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United States v. Pielsticker

United States District Court, N.D. Oklahoma

December 26, 2017

UNITED STATES OF AMERICA, Plaintiff,
v.
JAMES DOUGLAS PIELSTICKER, Defendant.

          OPINION AND ORDER

          GREGORY K. FRIZZELL, CHIEF JUDGE UNITED STATES DISTRICT COURT.

         Before the court are the Motion for Modification or Reduction of Sentence Pursuant to U.S.C. § 3582(c)(2) [Doc. No. 77] of the defendant, James Douglas Pielsticker, and the Motion to Dismiss Defendant's Motion for Modification or Reduction of Sentence Pursuant to 18 U.S.C. § 3582(c)(2) [Doc. No. 79] of the United States. For the reasons set forth below, the court grants the United States' motion [Doc. No. 79] and dismisses Pielsticker's motion for lack of jurisdiction [Doc. No. 77].

         I. Background

         On October 9, 2015, in accordance with U.S.S.G. § 2B1.1(b), the court sentenced Pielsticker to a 90-month term of imprisonment, three years of supervised release, and restitution. [Doc. No. 66]. Before his sentencing, Pielsticker had moved for a two-level downward variance based on the then-forthcoming Amendment 791 to § 2B1.1(b)'s fraud-loss tables. [Doc. No. 46]. At the sentencing hearing, the court denied the motion for downward variance, and the Tenth Circuit affirmed the court's ruling on appeal. [Doc. No. 67, pp. 154-55]; United States v. Pielsticker, 678 Fed.Appx. 737, 750 (10th Cir. 2017).

         On November 3, 2017, Pielsticker moved to reduce his sentence pursuant to U.S.C. § 3582(c)(2), arguing he should be given the benefit of Amendment 791, now that it is in effect. [Doc. No. 77]. In response, the United States moved to dismiss Pielsticker's motion. [Doc. No. 79].

         II. Analysis

         In support of its motion to dismiss, the United States argues the court lacks jurisdiction to reduce Pielsticker's sentence under § 3582. The court agrees.

         “Congress has granted jurisdiction to federal courts to reduce a previously imposed sentence if the Sentencing Commission has lowered the applicable sentencing range and ‘such a reduction is consistent with applicable policy statements issued by the Sentencing Commission.'” United States v. Ramirez, 698 Fed.Appx. 943, 945 (10th Cir. 2017) (unpublished) (quoting 18 U.S.C. § 3582(c)(2)). “The applicable policy statement states that a reduction in the term of a defendant's sentence is ‘not consistent with this policy statement' and therefore not authorized under § 3582(c)(2) if ‘[n]one of the amendments listed in subsection (d) is applicable to the defendant . . . .” Id. (quoting U.S.S.G. § 1B1.10(a)(2)). As Pielsticker acknowledges, Amendment 791 is not one of the amendments listed in § 1B1.10(d), and he is therefore not entitled to relief under § 1B1.10. Id. at 945-46.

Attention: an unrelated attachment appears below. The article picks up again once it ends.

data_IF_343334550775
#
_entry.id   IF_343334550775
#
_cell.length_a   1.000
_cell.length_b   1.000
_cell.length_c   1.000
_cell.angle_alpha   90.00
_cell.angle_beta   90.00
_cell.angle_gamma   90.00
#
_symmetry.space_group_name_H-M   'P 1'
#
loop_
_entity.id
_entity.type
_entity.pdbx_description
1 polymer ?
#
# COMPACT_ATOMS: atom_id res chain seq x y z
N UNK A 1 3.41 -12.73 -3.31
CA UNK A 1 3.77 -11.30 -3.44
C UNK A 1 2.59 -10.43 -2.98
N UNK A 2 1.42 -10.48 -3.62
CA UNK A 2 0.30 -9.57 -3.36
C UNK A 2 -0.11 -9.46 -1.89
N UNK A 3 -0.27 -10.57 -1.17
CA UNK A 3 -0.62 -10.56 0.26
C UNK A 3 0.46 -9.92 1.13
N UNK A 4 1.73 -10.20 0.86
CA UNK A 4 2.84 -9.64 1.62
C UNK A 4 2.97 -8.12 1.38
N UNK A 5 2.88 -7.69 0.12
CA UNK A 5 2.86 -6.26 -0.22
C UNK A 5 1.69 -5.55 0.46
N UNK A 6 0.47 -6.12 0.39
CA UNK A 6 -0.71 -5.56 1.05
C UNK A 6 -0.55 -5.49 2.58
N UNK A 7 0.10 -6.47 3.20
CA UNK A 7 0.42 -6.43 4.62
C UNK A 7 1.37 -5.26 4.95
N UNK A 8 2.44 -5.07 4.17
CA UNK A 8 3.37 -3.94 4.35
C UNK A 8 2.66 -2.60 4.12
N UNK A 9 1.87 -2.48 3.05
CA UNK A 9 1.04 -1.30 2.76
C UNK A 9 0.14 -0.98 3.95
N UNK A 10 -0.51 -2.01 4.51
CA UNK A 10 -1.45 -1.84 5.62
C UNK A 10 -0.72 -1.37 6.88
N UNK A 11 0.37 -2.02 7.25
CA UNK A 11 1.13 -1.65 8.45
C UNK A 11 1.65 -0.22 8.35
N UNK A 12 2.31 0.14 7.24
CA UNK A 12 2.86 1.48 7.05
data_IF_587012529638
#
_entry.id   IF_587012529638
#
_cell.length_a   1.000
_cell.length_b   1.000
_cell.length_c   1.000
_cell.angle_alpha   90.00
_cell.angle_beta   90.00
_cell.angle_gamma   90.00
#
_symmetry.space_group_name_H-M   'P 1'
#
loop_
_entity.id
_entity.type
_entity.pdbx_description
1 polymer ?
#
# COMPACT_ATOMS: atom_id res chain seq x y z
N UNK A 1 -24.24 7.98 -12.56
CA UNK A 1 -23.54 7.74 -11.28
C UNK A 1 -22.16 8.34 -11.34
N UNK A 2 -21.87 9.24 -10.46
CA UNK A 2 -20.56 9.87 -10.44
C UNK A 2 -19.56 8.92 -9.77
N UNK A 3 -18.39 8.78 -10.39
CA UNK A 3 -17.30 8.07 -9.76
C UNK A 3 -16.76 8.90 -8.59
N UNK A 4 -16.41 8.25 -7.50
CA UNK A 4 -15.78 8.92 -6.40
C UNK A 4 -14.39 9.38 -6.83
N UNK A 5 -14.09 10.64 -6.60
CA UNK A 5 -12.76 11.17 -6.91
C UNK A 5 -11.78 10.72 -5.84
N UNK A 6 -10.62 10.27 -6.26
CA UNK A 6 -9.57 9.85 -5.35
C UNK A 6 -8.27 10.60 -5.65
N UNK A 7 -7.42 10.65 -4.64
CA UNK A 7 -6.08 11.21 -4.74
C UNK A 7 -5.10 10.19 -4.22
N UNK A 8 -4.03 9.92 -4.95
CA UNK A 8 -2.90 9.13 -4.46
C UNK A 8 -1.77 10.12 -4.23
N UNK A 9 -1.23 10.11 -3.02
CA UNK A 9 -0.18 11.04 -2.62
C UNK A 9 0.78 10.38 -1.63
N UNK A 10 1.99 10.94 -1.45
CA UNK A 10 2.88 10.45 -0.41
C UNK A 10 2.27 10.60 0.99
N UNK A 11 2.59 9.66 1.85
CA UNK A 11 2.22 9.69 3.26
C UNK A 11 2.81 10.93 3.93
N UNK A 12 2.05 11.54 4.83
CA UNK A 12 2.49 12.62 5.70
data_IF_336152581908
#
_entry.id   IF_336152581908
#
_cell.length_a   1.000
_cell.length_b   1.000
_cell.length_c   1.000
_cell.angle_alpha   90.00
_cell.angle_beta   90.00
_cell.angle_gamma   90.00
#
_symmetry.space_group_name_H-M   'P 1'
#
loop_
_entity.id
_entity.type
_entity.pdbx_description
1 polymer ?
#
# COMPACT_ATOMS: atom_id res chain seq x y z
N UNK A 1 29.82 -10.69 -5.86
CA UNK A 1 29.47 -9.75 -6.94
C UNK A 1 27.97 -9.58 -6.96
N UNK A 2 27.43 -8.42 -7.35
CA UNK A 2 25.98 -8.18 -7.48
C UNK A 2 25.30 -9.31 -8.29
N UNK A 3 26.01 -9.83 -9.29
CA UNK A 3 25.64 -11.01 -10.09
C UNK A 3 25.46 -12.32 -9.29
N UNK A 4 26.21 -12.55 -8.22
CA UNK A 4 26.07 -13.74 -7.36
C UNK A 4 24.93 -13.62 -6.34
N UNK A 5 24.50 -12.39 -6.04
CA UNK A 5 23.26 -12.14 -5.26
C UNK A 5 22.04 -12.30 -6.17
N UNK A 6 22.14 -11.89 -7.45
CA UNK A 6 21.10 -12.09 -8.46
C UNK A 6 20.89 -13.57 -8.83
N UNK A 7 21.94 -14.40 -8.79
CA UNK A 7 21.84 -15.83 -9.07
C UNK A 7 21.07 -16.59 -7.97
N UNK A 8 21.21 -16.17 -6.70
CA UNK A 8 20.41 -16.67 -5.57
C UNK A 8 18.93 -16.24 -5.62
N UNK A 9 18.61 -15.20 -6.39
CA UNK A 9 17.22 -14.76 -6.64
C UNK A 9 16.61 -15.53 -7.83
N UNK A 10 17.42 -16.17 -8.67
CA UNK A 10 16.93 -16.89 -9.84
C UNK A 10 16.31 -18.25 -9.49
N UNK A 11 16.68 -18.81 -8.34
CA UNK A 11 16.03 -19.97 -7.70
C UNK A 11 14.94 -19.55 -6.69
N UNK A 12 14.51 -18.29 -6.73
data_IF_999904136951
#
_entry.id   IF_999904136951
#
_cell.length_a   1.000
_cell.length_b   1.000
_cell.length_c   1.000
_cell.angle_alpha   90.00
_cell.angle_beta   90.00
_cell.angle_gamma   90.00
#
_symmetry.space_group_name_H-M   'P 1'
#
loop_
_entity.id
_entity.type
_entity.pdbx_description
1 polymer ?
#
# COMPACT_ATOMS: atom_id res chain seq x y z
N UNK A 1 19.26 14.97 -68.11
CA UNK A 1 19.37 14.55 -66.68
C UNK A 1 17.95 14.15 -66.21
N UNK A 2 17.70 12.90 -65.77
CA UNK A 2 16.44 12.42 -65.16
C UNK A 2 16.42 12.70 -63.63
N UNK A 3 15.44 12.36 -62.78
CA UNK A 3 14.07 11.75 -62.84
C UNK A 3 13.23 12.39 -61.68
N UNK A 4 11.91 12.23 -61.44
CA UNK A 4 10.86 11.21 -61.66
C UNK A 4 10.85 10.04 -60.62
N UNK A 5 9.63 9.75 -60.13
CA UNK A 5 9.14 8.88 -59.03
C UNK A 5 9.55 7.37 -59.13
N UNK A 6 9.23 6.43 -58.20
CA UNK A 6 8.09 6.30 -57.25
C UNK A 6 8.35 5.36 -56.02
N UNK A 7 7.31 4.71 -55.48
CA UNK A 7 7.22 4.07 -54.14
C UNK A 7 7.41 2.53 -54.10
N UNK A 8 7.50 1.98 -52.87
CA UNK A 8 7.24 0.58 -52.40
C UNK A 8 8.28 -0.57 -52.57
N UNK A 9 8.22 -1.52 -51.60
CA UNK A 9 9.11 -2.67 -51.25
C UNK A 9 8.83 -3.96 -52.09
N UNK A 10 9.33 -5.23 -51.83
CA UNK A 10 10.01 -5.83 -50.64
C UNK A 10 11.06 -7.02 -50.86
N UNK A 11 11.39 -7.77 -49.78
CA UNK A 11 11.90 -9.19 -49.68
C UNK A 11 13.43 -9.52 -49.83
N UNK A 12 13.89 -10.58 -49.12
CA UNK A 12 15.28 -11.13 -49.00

Instead, Pielsticker argues the court has jurisdiction to retroactively apply Amendment 791 because it is “clarifying, ” not “substantive.” [Doc. No. 81');">81, p. 2] (citing United States v. Catalan, 701 F.3d 331, 332-33 (9th Cir. 2012). However,

whether an amendment to the guidelines is clarifying or substantive goes to whether a defendant was correctly sentenced under the guidelines in the first place, not to whether a correct sentence has subsequently been reduced by an amendment to the guidelines and can be modified in a proceeding under § 3582(c)(2).

United States v. Torres-Aquino, 334 F.3d 939, 941 (10th Cir. 2003). “[A]n argument that a sentence was incorrectly imposed should be raised on direct appeal or in a motion to vacate, set aside, or correct sentence pursuant to 28 U.S.C. § 2255.” Ramirez, 698 Fed.Appx. at 946 (quoting Torres-Aquino, 334 F.3d at 941). Because Pielsticker “proceeded exclusively under § 3582(c)(2), [the court] ha[s] no occasion to consider whether Amendment [791] applies retroactively as a clarifying amendment.” Id.

         In response, Pielsticker argues the court has jurisdiction “to consider whether Amendment 791 is retroactive . . . because the applicability of Amendment 791 was not raised exclusively in [] Pielsticker's [§] 3582 motion, but was raised previously on direct appeal.” [Doc. No. 81');">81, p. 3]. Pielsticker cites no case law in support of this argument, which relies on a misreading of the Tenth Circuit's language in Torres-Aquino and Ramirez. The Tenth Circuit's reasoning in those cases was not that an argument that a sentence was incorrectly imposed must first be raised on direct appeal or pursuant to § 2255 before being raised in a motion exclusively under § 3582(c)(2), but that an argument a sentence was incorrectly imposed may not be raised in a motion exclusively under § 3582(c)(2), because § 3582(c)(2) does not provide the court with jurisdiction to entertain such an argument. Id.

         Based on the above, the court holds it lacks jurisdiction to reduce Pielsticker's sentence under § 3582.

         III. ...


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